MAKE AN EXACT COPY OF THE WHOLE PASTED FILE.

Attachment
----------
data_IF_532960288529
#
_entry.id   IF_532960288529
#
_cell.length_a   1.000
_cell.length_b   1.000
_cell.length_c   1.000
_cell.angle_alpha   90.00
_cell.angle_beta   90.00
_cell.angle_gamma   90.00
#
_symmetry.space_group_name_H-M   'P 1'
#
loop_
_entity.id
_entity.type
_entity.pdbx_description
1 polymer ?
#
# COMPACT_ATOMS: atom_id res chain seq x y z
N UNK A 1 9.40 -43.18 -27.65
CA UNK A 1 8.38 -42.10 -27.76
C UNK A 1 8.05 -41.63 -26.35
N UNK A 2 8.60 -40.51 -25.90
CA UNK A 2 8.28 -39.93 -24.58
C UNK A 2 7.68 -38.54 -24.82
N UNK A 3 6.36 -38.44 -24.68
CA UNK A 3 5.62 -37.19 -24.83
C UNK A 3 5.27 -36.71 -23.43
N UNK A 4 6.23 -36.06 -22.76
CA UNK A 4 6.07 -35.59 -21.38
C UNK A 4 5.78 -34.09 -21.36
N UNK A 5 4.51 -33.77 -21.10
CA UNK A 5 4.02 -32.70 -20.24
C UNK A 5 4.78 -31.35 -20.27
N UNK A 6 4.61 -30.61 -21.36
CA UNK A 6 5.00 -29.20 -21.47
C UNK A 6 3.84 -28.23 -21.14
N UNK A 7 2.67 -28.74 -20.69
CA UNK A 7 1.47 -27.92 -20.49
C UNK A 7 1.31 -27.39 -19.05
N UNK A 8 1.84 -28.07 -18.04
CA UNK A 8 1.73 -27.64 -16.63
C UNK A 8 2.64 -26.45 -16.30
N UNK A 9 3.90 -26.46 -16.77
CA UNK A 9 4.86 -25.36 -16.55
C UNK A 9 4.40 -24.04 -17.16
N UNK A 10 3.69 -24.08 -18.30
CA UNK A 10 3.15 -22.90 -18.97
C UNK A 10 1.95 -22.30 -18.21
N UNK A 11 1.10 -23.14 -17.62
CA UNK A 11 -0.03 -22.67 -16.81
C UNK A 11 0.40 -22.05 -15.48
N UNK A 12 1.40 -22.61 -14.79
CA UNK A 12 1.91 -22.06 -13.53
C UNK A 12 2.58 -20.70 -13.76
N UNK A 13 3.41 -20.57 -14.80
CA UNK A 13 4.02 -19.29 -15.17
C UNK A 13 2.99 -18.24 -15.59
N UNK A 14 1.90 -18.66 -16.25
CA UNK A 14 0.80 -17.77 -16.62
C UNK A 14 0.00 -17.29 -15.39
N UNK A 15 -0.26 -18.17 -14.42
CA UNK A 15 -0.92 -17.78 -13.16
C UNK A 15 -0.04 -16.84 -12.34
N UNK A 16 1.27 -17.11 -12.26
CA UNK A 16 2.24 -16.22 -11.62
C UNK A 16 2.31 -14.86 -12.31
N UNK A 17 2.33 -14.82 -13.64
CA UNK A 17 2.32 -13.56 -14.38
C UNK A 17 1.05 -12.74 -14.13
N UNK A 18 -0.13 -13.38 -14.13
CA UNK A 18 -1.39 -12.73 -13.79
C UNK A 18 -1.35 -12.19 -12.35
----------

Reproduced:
data_IF_532960288529
#
_entry.id   IF_532960288529
#
_cell.length_a   1.000
_cell.length_b   1.000
_cell.length_c   1.000
_cell.angle_alpha   90.00
_cell.angle_beta   90.00
_cell.angle_gamma   90.00
#
_symmetry.space_group_name_H-M   'P 1'
#
loop_
_entity.id
_entity.type
_entity.pdbx_description
1 polymer ?
#
# COMPACT_ATOMS: atom_id res chain seq x y z
N UNK A 1 9.40 -43.18 -27.65
CA UNK A 1 8.38 -42.10 -27.76
C UNK A 1 8.05 -41.63 -26.35
N UNK A 2 8.60 -40.51 -25.90
CA UNK A 2 8.28 -39.93 -24.58
C UNK A 2 7.68 -38.54 -24.82
N UNK A 3 6.36 -38.44 -24.68
CA UNK A 3 5.62 -37.19 -24.83
C UNK A 3 5.27 -36.71 -23.43
N UNK A 4 6.23 -36.06 -22.76
CA UNK A 4 6.07 -35.59 -21.38
C UNK A 4 5.78 -34.09 -21.36
N UNK A 5 4.51 -33.77 -21.10
CA UNK A 5 4.02 -32.70 -20.24
C UNK A 5 4.78 -31.35 -20.27
N UNK A 6 4.61 -30.61 -21.36
CA UNK A 6 5.00 -29.20 -21.47
C UNK A 6 3.84 -28.23 -21.14
N UNK A 7 2.67 -28.74 -20.69
CA UNK A 7 1.47 -27.92 -20.49
C UNK A 7 1.31 -27.39 -19.05
N UNK A 8 1.84 -28.07 -18.04
CA UNK A 8 1.73 -27.64 -16.63
C UNK A 8 2.64 -26.45 -16.30
N UNK A 9 3.90 -26.46 -16.77
CA UNK A 9 4.86 -25.36 -16.55
C UNK A 9 4.40 -24.04 -17.16
N UNK A 10 3.69 -24.08 -18.30
CA UNK A 10 3.15 -22.90 -18.97
C UNK A 10 1.95 -22.30 -18.21
N UNK A 11 1.10 -23.14 -17.62
CA UNK A 11 -0.03 -22.67 -16.81
C UNK A 11 0.40 -22.05 -15.48
N UNK A 12 1.40 -22.61 -14.79
CA UNK A 12 1.91 -22.06 -13.53
C UNK A 12 2.58 -20.70 -13.76
N UNK A 13 3.41 -20.57 -14.80
CA UNK A 13 4.02 -19.29 -15.17
C UNK A 13 2.99 -18.24 -15.59
N UNK A 14 1.90 -18.66 -16.25
CA UNK A 14 0.80 -17.77 -16.62
C UNK A 14 0.00 -17.29 -15.39
N UNK A 15 -0.26 -18.17 -14.42
CA UNK A 15 -0.92 -17.78 -13.16
C UNK A 15 -0.04 -16.84 -12.34
N UNK A 16 1.27 -17.11 -12.26
CA UNK A 16 2.24 -16.22 -11.62
C UNK A 16 2.31 -14.86 -12.31
N UNK A 17 2.33 -14.82 -13.64
CA UNK A 17 2.32 -13.56 -14.38
C UNK A 17 1.05 -12.74 -14.13
N UNK A 18 -0.13 -13.38 -14.13
CA UNK A 18 -1.39 -12.73 -13.79
C UNK A 18 -1.35 -12.19 -12.35